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Clarken Racing | Clarken Racing News 53092 Clarken In No Rush With Rossa

Clarken in no rush with Rossa

Clarken in no rush with Rossa

Beau Rossa won’t attempt to avenge his Memsie Stakes (1400m) defeat of 12 months ago, nor will he be seen at the races any time soon, with Will Clarken revealing the hulking gelding has only just returned to work.

The son of Unencumbered emerged as a serious weight-for-age challenger last spring following victory in the Lightning Stakes (1050m), as well as narrow placings behind Behemoth in the Spring Stakes (1200m) and Memsie Stakes (1400m), the latter in which he defeated Tofane, Inspirational Girl and Colette.

But unplaced runs in the $1 million Magic Millions Cup (1400m), D.C. McKay Stakes (1200m) and The Goodwood (1200m) prompted his trainer to give the galloper a decent eight-week spell in favour of a tilt at some early spring riches.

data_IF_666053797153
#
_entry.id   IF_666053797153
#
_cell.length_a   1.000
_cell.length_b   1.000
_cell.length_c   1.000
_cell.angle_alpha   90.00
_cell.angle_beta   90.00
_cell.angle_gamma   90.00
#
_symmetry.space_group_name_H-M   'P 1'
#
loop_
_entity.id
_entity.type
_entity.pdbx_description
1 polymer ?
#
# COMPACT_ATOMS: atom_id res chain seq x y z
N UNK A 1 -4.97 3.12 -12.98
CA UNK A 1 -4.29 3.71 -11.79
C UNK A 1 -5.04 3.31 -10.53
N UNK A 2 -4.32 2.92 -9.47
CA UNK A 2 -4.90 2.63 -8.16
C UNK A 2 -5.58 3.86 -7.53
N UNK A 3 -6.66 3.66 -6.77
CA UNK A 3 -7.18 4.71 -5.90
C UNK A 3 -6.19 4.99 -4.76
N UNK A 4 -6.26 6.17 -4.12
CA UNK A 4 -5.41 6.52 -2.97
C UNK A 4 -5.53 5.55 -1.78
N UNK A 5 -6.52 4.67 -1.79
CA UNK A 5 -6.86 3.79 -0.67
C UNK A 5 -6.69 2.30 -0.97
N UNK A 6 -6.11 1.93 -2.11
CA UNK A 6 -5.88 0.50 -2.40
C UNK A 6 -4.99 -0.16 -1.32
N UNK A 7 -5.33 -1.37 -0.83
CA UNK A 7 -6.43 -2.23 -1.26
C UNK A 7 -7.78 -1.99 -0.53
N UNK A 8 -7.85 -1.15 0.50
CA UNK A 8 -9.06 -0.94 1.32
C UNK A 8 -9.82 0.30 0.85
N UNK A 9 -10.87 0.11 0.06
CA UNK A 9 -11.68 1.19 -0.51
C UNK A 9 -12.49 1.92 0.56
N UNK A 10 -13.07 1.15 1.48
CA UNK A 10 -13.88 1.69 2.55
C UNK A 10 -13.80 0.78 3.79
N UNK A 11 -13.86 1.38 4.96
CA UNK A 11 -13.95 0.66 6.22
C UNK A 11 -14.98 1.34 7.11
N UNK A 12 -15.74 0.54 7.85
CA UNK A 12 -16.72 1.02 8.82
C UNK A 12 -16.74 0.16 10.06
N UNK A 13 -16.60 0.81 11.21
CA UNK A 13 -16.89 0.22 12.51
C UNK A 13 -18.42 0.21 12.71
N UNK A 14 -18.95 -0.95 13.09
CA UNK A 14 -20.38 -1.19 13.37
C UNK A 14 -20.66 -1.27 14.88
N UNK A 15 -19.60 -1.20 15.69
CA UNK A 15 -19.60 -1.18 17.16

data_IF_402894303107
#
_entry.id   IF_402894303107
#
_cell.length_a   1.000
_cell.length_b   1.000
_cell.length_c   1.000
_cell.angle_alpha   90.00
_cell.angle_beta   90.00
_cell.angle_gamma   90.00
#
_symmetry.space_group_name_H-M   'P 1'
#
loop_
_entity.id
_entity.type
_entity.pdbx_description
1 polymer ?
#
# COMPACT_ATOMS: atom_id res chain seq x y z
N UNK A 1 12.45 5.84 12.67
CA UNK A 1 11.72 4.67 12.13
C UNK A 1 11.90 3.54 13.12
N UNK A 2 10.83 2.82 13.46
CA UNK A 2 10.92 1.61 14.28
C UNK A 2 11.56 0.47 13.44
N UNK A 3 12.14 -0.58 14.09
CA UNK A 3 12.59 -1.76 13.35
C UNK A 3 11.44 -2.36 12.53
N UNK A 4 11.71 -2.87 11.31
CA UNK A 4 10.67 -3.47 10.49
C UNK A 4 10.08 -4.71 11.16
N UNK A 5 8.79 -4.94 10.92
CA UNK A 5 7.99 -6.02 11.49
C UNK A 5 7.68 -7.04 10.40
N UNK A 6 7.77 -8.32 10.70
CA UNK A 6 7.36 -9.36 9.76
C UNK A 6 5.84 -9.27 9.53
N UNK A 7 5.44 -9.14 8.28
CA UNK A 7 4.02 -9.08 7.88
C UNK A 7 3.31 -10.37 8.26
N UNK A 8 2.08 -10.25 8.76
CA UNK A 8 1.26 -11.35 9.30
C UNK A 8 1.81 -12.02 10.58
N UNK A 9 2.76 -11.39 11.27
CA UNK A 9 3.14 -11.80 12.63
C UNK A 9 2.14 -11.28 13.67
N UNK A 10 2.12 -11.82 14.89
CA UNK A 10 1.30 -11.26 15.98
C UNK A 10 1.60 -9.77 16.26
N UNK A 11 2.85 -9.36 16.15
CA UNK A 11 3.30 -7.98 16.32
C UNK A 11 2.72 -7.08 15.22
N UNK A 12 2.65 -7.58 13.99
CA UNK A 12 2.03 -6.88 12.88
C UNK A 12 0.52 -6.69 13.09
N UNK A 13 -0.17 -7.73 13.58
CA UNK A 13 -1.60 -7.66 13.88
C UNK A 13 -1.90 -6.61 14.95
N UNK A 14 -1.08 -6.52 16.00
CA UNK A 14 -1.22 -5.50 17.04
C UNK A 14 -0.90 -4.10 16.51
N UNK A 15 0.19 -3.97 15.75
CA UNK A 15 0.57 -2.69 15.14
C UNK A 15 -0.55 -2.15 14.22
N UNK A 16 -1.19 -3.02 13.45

Clarken said the lure of feature races in Perth later in the year, including a potential tilt at the Group 1 Winterbottom Stakes (1200m), was strong given the rising five-year-old is largely owned by Western Australian interests.

“He’s had a spell and he’s done fabulously well but he’s literally done three days’ work,” Clarken said.

“He will just tick along and we’re not going to train him for any race in particular, we’re just going to let the horse come to us.

“We’re going race him sparingly over the back end of the spring and if he came up perfectly, we’d look to take him to Perth for the summer.

“If not, we’ll just tick him along and have him ready to go early in the autumn.